Chapter 3: The Constitution
The Constitution was created more
than 200 years ago to establish a stable government and the
rights to which all U.S. citizens are entitled, yet few people
know and understand it. Chapter 3 provides an outline of the
Constitution and discusses how it affects citizens.
Section 1 introduces the
basic structure of the Constitution. Key terms for understanding
the Constitutionsuch as article, jurisdiction, supremacy
clause, amendment, popular sovereignty, separation of powers,
checks and balances, veto, and judicial revieware discussed.
The founders wanted to prevent any one branch of the government
from obtaining too much power.
Section 2 deals with the
three branches of government and how they work together. The
Constitution gives specific powers to each of the three branches
in order to prohibit any one branch from enjoying too much
power. Each of the three branches maintains some control over
the other two. The three branches of government are the legislative
(lawmaking) branch, the executive (presidential) branch, and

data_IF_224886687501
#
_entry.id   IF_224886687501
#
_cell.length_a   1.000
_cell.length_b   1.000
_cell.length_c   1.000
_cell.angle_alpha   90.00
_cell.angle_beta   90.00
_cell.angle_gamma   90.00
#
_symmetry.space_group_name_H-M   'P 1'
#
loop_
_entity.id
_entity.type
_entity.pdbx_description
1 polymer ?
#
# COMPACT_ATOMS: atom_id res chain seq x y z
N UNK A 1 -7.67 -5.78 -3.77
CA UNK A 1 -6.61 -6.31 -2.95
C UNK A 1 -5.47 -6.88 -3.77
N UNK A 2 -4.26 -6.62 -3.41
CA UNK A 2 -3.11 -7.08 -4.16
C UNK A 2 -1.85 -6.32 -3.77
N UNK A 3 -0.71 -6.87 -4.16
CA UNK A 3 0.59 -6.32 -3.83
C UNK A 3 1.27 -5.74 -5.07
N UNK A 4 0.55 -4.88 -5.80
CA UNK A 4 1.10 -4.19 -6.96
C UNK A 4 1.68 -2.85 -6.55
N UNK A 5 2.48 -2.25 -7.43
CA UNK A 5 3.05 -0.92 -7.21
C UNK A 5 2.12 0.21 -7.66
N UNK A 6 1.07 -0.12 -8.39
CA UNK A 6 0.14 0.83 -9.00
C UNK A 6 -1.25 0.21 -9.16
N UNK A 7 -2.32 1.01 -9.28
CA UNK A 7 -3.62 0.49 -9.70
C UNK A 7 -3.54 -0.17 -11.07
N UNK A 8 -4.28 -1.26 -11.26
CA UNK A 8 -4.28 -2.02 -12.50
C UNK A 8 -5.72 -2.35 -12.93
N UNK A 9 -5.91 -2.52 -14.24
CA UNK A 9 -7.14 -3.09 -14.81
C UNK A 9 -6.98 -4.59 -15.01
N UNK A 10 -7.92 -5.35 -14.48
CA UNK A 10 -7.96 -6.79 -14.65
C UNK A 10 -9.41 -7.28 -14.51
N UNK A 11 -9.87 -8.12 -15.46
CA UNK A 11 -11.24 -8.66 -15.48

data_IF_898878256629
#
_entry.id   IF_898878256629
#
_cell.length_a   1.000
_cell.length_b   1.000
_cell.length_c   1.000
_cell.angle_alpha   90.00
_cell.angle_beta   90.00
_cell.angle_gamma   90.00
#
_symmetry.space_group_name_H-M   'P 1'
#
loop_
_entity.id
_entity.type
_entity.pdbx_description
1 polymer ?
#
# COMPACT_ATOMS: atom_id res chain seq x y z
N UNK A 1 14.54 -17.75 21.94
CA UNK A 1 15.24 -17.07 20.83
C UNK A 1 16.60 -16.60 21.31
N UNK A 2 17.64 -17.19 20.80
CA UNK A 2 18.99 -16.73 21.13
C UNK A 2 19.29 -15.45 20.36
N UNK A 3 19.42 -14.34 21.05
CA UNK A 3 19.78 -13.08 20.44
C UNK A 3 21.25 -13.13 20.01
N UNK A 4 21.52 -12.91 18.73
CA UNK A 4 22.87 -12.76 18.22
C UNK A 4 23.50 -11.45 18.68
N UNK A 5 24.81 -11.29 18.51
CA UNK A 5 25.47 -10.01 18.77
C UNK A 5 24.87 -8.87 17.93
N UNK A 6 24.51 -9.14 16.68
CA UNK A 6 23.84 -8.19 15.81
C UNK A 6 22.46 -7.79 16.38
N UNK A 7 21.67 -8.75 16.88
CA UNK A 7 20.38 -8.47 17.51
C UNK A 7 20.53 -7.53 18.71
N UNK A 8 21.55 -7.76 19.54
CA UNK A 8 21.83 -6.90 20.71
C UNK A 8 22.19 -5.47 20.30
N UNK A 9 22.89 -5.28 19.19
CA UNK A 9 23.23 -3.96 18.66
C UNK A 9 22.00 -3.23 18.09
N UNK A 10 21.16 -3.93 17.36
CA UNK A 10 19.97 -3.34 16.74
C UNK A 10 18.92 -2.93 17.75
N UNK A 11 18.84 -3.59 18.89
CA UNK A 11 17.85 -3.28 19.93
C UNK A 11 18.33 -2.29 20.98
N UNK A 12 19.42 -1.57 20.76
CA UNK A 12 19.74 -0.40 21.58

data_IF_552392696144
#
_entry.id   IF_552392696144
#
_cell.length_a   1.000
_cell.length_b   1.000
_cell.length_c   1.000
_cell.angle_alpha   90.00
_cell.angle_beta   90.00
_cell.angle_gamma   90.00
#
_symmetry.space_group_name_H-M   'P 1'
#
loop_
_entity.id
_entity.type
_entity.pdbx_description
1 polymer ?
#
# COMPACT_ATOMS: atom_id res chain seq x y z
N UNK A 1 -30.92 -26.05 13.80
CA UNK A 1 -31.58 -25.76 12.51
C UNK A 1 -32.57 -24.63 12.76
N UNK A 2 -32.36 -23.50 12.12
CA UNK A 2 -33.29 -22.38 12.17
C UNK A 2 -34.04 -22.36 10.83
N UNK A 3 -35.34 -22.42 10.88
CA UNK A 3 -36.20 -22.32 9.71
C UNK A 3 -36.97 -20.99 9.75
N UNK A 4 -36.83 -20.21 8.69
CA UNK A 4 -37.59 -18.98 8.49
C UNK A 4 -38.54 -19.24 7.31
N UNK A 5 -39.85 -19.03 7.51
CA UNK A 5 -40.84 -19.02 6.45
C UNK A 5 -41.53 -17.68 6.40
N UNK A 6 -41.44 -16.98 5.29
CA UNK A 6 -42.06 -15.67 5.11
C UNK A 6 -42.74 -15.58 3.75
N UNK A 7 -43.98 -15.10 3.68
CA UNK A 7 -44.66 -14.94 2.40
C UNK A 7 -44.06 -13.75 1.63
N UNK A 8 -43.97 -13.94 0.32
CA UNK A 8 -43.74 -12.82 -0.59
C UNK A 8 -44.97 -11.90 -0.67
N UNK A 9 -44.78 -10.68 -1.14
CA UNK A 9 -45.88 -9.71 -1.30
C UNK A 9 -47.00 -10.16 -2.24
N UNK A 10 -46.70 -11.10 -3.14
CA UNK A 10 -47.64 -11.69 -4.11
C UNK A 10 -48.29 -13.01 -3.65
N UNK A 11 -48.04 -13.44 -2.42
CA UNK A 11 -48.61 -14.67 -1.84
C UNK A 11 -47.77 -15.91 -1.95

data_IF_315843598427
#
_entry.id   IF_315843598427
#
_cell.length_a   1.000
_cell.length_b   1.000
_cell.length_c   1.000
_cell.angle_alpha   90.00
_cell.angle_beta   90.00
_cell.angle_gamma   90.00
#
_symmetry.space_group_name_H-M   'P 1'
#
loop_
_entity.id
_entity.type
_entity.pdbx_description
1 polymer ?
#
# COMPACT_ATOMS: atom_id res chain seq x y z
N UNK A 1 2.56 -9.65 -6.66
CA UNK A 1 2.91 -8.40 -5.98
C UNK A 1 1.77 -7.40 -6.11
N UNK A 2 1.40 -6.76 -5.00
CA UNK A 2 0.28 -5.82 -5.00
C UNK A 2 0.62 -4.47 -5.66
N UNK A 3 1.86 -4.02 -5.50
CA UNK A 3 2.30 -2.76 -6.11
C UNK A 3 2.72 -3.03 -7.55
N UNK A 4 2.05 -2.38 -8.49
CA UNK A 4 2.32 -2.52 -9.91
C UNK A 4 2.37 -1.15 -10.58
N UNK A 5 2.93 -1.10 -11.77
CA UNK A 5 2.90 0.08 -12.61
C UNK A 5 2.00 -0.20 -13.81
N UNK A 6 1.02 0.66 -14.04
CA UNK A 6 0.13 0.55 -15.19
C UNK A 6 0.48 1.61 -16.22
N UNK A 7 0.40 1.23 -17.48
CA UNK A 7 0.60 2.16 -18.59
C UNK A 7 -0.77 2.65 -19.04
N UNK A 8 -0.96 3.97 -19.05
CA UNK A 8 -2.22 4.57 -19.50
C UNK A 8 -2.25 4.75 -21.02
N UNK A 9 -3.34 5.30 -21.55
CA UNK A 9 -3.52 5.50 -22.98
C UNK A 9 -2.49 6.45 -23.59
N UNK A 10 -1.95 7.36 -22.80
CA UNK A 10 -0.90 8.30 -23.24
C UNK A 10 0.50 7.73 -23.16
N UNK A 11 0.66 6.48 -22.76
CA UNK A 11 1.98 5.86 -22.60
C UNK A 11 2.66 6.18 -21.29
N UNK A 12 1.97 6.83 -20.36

the judicial (legal) branch.
Section 3 introduces the
amendment process. The Constitution was designed to adapt
to the changing times while still preserving the basic forms
and principles of government. Amending the Constitution involves
proposing the amendment on a national level and ratifying
it on state level. In order for an amendment to be approved,
it must be ratified by a three-fourths majority of the states.
Section 4 deals with the
amendments of the Constitution and explains their importance.
Key terms such as probable cause, search warrant, arrest warrant,
due process of law, eminent domain, and lame duck are introduced.
When the Constitution was first approved, the Bill of Rights,
or first ten amendments, only applied on the national level;
however, through Supreme Court rulings almost all of its provisions
now apply to the states.